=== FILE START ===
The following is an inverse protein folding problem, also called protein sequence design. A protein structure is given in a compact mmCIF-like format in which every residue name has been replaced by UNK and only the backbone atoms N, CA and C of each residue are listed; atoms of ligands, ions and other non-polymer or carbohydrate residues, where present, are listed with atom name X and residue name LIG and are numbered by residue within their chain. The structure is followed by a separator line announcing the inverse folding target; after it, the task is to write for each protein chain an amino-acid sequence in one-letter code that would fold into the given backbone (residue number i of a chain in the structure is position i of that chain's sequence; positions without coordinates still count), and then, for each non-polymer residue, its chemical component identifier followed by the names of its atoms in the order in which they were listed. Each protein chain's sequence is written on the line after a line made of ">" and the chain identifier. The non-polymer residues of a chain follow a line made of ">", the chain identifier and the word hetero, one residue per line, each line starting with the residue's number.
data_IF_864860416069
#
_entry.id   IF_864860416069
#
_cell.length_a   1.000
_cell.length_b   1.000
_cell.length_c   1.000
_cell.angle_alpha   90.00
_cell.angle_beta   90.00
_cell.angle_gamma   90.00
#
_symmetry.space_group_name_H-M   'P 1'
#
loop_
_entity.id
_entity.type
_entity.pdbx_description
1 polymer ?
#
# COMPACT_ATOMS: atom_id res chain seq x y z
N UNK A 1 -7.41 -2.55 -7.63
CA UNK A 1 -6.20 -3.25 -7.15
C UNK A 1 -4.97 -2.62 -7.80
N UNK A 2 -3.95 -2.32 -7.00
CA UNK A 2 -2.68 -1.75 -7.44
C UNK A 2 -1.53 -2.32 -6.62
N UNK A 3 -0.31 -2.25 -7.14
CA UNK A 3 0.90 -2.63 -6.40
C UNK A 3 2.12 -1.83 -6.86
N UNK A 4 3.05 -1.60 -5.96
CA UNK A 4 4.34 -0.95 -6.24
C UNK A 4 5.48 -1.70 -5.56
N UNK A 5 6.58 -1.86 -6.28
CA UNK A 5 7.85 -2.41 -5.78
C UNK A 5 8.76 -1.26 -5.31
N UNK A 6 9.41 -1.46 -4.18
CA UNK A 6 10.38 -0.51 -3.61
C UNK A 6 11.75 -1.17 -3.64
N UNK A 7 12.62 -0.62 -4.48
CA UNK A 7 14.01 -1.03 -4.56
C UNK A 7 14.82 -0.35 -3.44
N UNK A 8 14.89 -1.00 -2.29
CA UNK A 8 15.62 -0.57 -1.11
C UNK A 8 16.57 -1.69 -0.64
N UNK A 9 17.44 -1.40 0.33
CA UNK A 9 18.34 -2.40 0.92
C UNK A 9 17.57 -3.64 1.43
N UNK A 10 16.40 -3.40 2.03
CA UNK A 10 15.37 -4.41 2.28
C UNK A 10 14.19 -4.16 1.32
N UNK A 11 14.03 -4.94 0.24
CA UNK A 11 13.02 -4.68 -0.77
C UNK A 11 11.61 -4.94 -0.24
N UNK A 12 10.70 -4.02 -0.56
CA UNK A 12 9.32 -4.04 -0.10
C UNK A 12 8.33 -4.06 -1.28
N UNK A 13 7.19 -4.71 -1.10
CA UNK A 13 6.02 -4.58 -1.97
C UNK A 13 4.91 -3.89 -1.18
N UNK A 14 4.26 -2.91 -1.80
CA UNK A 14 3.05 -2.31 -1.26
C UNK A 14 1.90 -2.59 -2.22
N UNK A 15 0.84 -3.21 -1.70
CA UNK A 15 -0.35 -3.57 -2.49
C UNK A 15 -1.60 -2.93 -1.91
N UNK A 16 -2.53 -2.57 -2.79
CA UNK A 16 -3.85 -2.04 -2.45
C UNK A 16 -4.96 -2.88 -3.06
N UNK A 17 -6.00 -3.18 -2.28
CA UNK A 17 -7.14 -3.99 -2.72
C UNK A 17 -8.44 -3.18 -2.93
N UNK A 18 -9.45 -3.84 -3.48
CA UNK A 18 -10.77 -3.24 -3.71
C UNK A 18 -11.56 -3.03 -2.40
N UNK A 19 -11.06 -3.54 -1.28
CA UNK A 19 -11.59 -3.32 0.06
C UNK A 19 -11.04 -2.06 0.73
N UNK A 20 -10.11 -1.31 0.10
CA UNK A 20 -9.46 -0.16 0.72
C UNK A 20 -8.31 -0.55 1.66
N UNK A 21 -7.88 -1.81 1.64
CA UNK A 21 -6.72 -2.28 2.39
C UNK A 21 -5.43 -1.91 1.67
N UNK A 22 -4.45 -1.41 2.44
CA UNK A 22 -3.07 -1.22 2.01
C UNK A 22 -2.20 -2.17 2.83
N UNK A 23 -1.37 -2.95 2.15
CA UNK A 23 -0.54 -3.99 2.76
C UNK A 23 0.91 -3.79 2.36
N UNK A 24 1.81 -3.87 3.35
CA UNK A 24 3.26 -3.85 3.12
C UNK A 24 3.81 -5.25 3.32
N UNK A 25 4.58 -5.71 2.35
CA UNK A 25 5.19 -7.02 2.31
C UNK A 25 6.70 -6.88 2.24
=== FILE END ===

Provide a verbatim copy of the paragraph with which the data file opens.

The following is an inverse protein folding problem, also called protein sequence design. A protein structure is given in a compact mmCIF-like format in which every residue name has been replaced by UNK and only the backbone atoms N, CA and C of each residue are listed; atoms of ligands, ions and other non-polymer or carbohydrate residues, where present, are listed with atom name X and residue name LIG and are numbered by residue within their chain. The structure is followed by a separator line announcing the inverse folding target; after it, the task is to write for each protein chain an amino-acid sequence in one-letter code that would fold into the given backbone (residue number i of a chain in the structure is position i of that chain's sequence; positions without coordinates still count), and then, for each non-polymer residue, its chemical component identifier followed by the names of its atoms in the order in which they were listed. Each protein chain's sequence is written on the line after a line made of ">" and the chain identifier. The non-polymer residues of a chain follow a line made of ">", the chain identifier and the word hetero, one residue per line, each line starting with the residue's number.